• 13. Floppy Disk: • A floppy disk is a low capacity disk which may be removed from the computer. • Those holding a small amount of data (typically 1.44 Mb) and ‘Super floppies’ known as ZIP disks (typically 100 Mb) • Data may be written to and read from a floppy. A small notch can be used to make the disk read-only. • They are small lightweight and easy to transport. • Ideal for backups of small amounts of data or for transfer of data from one machine to another. • Floppy Drives are common to most if not all computers. • On the down side, they may be easily misplaced, damaged or stolen. • There is a risk of transferring VIRUSES
  • 14. Magnetic Disks : • Disk substrate coated with magnetizable material (iron oxide…rust) • Substrate originally was aluminium - Is now glass – Improved surface uniformity • Increases reliability – Reduction in surface defects • Reduced read/write errors – Lower flight heights (head rides on air gap) – Better stiffness – Better shock/damage resistance
  • 15. Disk Data Layout •The platter in a concentric set of ringds called Tracks •There can be thousands of tracks per surface •Adjacent tracks are separated by gaps •Data are transferred to and from the disk in sectors
  • 16. Cylinders •The set of all tracks in the same relative position on the platter is referred to as a cylinder •All shaded part are cylinder
  • 17. Multiple Platters • Multiple –platter disks employ a movable head, with one read write per platter • All heads are mechanically fixed so that all are at the same distance from the centre of the disk and move together
  • 18. Optical Storage devices The most widely used type of optical storage medium are as follows
  • 19. • Originally for audio • 650Mbytes giving over 70 minutes audio • Polycarbonate coated with highly reflective coat, usually aluminium • Data stored as pits • Read by reflecting laser • Constant packing density • Constant linear velocity Optical Storage CD-ROM
  • 20. CD-ROM Format • Mode 0=blank data field • Mode 1=2048 byte data+error correction • Mode 2=2336 byte data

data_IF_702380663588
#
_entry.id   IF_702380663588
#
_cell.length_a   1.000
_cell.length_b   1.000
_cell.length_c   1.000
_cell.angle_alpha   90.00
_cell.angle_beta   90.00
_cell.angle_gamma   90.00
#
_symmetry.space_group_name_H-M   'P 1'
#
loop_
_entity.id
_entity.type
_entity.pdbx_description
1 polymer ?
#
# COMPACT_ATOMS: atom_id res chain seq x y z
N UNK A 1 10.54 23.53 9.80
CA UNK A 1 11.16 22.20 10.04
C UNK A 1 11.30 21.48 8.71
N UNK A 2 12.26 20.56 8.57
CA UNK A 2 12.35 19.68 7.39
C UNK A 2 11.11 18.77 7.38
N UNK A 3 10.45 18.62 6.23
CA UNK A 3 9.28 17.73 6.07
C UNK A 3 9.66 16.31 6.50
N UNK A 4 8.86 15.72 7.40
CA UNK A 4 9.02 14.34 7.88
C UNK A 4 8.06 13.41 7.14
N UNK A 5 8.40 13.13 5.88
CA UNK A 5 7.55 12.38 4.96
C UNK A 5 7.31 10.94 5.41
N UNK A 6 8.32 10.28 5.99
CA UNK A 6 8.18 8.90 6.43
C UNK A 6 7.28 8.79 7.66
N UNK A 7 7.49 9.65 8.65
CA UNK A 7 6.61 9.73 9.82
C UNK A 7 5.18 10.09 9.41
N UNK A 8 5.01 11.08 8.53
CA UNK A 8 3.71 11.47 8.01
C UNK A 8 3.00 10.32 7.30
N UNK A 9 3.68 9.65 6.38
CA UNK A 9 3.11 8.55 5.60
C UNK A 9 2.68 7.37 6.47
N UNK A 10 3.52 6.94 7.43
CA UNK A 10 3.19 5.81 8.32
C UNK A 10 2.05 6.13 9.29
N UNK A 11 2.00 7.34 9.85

• 21. CD-ROM for & against • Large capacity (?) • Easy to mass produce • Removable • Robust • Expensive for small runs • Slow • Read only
  • 22. Other Optical Storage • CD-Recordable (CD-R) – WORM – Now affordable – Compatible with CD-ROM drives • CD-RW – Erasable – Getting cheaper – Mostly CD-ROM drive compatible – Phase change • Material has two different reflectivity's in different phase states
  • 23. DVD - what’s in a name? • Digital Video Disk – Used to indicate a player for movies • Only plays video disks • Digital Versatile Disk – Used to indicate a computer drive • Will read computer disks and play video disks • Dogs Veritable Dinner • Officially - nothing!!!
  • 24. DVD - technology • Multi-layer • Very high capacity (4.7G per layer) • Full length movie on single disk – Using MPEG compression • Finally standardized (honest!) • Movies carry regional coding • Players only play correct region films • Can be “fixed”
  • 25. DVD – Writable • Loads of trouble with standards • First generation DVD drives may not read first generation DVD-W disks • First generation DVD drives may not read CD- RW disks • Wait for it to settle down before buying!
  • 26. Magnetic Tape
  • 27. Conclusion • If there is one thing that nearly every computer owner needs, it is a place to store his data. Data storage is one of the areas of computing that has evolved most in recent years, and computer storage devices are now incredibly varied in terms of cost, performance, size and storage space. Each type of computer storage device has its own advantages, and you may find that the ideal solution for your storage needs involves a combination of storage types.
  • 28. REFERENCES: http://en.wikipedia.org/wiki/Volatile_ memory http://en.wikipedia.org/wiki/Non- volatile_memory http://en.wikipedia.org/wiki/Compute r_data_storage